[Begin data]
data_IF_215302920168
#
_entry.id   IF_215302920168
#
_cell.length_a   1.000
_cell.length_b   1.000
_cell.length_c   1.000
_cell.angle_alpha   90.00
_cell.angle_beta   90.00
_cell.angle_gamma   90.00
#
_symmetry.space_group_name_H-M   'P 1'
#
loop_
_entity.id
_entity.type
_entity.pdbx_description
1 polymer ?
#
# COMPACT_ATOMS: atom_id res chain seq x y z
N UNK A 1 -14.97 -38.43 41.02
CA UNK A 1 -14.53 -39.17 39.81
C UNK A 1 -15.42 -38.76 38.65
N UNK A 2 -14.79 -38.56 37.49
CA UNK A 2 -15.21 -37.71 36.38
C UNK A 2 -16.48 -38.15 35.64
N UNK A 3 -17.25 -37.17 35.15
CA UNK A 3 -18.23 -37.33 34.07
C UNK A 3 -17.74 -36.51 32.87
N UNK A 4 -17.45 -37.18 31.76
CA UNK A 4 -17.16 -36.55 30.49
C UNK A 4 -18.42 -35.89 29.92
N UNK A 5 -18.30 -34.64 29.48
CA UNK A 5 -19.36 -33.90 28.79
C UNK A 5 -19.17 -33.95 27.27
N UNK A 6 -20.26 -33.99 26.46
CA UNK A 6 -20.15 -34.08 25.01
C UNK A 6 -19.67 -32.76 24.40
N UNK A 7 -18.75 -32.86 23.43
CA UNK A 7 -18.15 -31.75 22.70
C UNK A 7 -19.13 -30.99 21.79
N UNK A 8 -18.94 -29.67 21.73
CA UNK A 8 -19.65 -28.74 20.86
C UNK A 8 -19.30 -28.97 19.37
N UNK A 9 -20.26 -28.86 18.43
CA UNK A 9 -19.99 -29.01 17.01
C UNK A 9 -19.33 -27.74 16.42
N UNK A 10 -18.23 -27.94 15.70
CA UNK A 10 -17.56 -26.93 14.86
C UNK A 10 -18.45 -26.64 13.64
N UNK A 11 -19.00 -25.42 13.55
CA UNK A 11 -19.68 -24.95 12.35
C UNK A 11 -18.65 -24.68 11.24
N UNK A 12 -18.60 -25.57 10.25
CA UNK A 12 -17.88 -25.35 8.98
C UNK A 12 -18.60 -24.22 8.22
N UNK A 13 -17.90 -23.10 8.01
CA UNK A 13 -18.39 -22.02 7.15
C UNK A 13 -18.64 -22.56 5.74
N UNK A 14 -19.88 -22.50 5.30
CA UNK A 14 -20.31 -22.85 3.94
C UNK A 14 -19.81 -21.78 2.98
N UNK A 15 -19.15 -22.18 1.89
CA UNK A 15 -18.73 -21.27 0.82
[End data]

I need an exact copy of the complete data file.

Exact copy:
data_IF_215302920168
#
_entry.id   IF_215302920168
#
_cell.length_a   1.000
_cell.length_b   1.000
_cell.length_c   1.000
_cell.angle_alpha   90.00
_cell.angle_beta   90.00
_cell.angle_gamma   90.00
#
_symmetry.space_group_name_H-M   'P 1'
#
loop_
_entity.id
_entity.type
_entity.pdbx_description
1 polymer ?
#
# COMPACT_ATOMS: atom_id res chain seq x y z
N UNK A 1 -14.97 -38.43 41.02
CA UNK A 1 -14.53 -39.17 39.81
C UNK A 1 -15.42 -38.76 38.65
N UNK A 2 -14.79 -38.56 37.49
CA UNK A 2 -15.21 -37.71 36.38
C UNK A 2 -16.48 -38.15 35.64
N UNK A 3 -17.25 -37.17 35.15
CA UNK A 3 -18.23 -37.33 34.07
C UNK A 3 -17.74 -36.51 32.87
N UNK A 4 -17.45 -37.18 31.76
CA UNK A 4 -17.16 -36.55 30.49
C UNK A 4 -18.42 -35.89 29.92
N UNK A 5 -18.30 -34.64 29.48
CA UNK A 5 -19.36 -33.90 28.79
C UNK A 5 -19.17 -33.95 27.27
N UNK A 6 -20.26 -33.99 26.46
CA UNK A 6 -20.15 -34.08 25.01
C UNK A 6 -19.67 -32.76 24.40
N UNK A 7 -18.75 -32.86 23.43
CA UNK A 7 -18.15 -31.75 22.70
C UNK A 7 -19.13 -30.99 21.79
N UNK A 8 -18.94 -29.67 21.73
CA UNK A 8 -19.65 -28.74 20.86
C UNK A 8 -19.30 -28.97 19.37
N UNK A 9 -20.26 -28.86 18.43
CA UNK A 9 -19.99 -29.01 17.01
C UNK A 9 -19.33 -27.74 16.42
N UNK A 10 -18.23 -27.94 15.70
CA UNK A 10 -17.56 -26.93 14.86
C UNK A 10 -18.45 -26.64 13.64
N UNK A 11 -19.00 -25.42 13.55
CA UNK A 11 -19.68 -24.95 12.35
C UNK A 11 -18.65 -24.68 11.24
N UNK A 12 -18.60 -25.57 10.25
CA UNK A 12 -17.88 -25.35 8.98
C UNK A 12 -18.60 -24.22 8.22
N UNK A 13 -17.90 -23.10 8.01
CA UNK A 13 -18.39 -22.02 7.15
C UNK A 13 -18.64 -22.56 5.74
N UNK A 14 -19.88 -22.50 5.30
CA UNK A 14 -20.31 -22.85 3.94
C UNK A 14 -19.81 -21.78 2.98
N UNK A 15 -19.15 -22.18 1.89
CA UNK A 15 -18.73 -21.27 0.82